The fungus releases spores which land on or are inhaled by small insects, ants and beetles. Once inside the animal’s body, the fungus forms a micro-network around it’s victim’s muscles and organs. It doesn’t lodge in the brain but somehow sends signals to the victim’s brain compelling it to climb to the higher reaches of the trees where conditions enable the fungus to sprout. It then compels the victim to climb back down. And this is where it gets really icky. As the victim is dying, it grasps onto a branch or twig and the fungus bursts out of the victim’s body, enabling it to release spores, and the cycle continues.
The inspiration for the Alien movies, perhaps?
Here is a beetle that met its fate this way.
The parks at Monteverde and Arenal both have zip lines, but we’ve done the longest zip line in the world, Copper Canyon in Mexico – 2.5km long, shooting over the second biggest canyon in the world, with a vertical drop of 450 metres. And we are not sure the forest animals appreciate the noise of humans zinging through their habitat at speed, so we said no to that one. The beauty of the forest and strange quirks like the zombie fungus are the best entertainment here!
Out of 350 species of hummingbird identified worldwide, over 50 are found in Costa Rica, although only two are completely endemic to this country.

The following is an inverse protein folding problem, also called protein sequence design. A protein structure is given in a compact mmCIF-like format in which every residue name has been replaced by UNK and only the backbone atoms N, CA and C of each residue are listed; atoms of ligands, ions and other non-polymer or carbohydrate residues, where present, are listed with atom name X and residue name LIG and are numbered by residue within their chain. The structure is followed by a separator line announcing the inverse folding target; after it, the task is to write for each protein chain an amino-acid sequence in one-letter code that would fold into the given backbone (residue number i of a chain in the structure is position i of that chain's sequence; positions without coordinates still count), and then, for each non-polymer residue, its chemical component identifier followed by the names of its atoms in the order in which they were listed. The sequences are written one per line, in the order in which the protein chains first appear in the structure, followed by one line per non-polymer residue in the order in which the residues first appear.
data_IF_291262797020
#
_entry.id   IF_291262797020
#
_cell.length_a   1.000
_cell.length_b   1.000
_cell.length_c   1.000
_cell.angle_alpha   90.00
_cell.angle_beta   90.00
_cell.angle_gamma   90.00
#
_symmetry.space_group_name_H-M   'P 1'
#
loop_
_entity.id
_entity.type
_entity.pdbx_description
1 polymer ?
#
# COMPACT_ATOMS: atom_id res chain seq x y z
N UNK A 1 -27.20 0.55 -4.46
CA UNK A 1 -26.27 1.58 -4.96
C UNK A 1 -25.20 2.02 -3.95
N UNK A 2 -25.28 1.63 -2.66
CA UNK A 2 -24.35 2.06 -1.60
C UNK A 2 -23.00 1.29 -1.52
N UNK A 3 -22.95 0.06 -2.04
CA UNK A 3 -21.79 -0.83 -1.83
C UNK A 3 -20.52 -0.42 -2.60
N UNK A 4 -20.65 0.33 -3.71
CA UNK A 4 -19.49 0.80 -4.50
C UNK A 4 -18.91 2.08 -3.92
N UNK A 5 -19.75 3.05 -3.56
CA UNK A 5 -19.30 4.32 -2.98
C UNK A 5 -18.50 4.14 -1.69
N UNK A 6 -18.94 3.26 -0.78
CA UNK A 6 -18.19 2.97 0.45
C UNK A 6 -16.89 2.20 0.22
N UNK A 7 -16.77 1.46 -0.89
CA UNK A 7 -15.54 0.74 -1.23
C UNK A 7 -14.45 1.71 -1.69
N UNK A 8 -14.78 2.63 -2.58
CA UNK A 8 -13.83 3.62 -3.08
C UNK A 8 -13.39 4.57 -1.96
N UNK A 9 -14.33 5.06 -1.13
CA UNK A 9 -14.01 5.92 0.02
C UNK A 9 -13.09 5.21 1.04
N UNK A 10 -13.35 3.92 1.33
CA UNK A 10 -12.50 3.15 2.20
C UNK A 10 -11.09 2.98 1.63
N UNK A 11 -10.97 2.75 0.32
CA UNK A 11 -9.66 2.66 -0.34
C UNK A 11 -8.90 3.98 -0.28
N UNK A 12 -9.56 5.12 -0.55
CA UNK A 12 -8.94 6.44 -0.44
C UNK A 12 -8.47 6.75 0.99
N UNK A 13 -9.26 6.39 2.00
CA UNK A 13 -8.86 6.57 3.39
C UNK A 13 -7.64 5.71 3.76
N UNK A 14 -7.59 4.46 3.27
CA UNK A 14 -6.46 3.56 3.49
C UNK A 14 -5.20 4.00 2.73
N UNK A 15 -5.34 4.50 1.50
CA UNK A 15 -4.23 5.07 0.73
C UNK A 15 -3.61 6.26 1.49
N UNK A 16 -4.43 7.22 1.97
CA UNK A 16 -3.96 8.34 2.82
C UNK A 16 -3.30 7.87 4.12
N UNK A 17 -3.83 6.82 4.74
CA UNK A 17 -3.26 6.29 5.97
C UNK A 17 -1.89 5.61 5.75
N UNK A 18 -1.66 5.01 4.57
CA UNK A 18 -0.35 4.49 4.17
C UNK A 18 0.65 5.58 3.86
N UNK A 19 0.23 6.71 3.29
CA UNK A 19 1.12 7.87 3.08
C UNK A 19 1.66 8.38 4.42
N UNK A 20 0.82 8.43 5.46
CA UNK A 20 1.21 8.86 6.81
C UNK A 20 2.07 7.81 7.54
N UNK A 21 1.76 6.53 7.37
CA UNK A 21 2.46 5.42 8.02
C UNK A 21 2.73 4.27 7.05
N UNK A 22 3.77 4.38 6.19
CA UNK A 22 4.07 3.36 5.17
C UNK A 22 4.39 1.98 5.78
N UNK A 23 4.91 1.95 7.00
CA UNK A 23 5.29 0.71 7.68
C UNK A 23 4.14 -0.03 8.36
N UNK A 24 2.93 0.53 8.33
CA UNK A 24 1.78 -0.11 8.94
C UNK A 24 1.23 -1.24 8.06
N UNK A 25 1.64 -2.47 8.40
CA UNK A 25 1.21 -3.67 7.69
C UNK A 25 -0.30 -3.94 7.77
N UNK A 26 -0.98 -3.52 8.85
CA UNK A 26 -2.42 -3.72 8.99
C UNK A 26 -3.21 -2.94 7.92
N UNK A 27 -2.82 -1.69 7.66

They are small, averaging just 7.5-13cm in length. Hovering in mid air, they have a flap rate of 70 to 80 times per minute. That’s more than one per second! Their rapidly beating wings create a humming sound at a frequency audible to humans, hence their name.
The rapid flapping also makes them very fast – up to 54kph. Plus they feed on the wing, swooping in, hovering for a few seconds to gulp nectar, then retreating.
The combination of all these factors means they are hard to spot in the forest and even harder to photograph there. But luckily they aren’t too shy to emerge from the trees if they sense a good feed is on offer.
Hummingbirds feed on the nectar of very specific flowers, and are attracted by bright colours. Selvatura has set out a garden with bright red feeders stocked with a sweet liquid mimicking the nectar loved by these sugar fiends, to draw them into view.
A couple of them sat still long enough for us to get a close look at their incredible irridescent colouring.
But they are most fascinating to watch on the wing. Their wings move so fast, they look like they are just hanging, suspended in mid air. Sometimes so fast their wings are barely visible. And so manoeuvrable.
There are more than 3,000 species of butterflies to be found in Costa Rica. Butterflies endemic to Costa Rica account for 90% of all Central American butterfly species and 18% of the world’s species.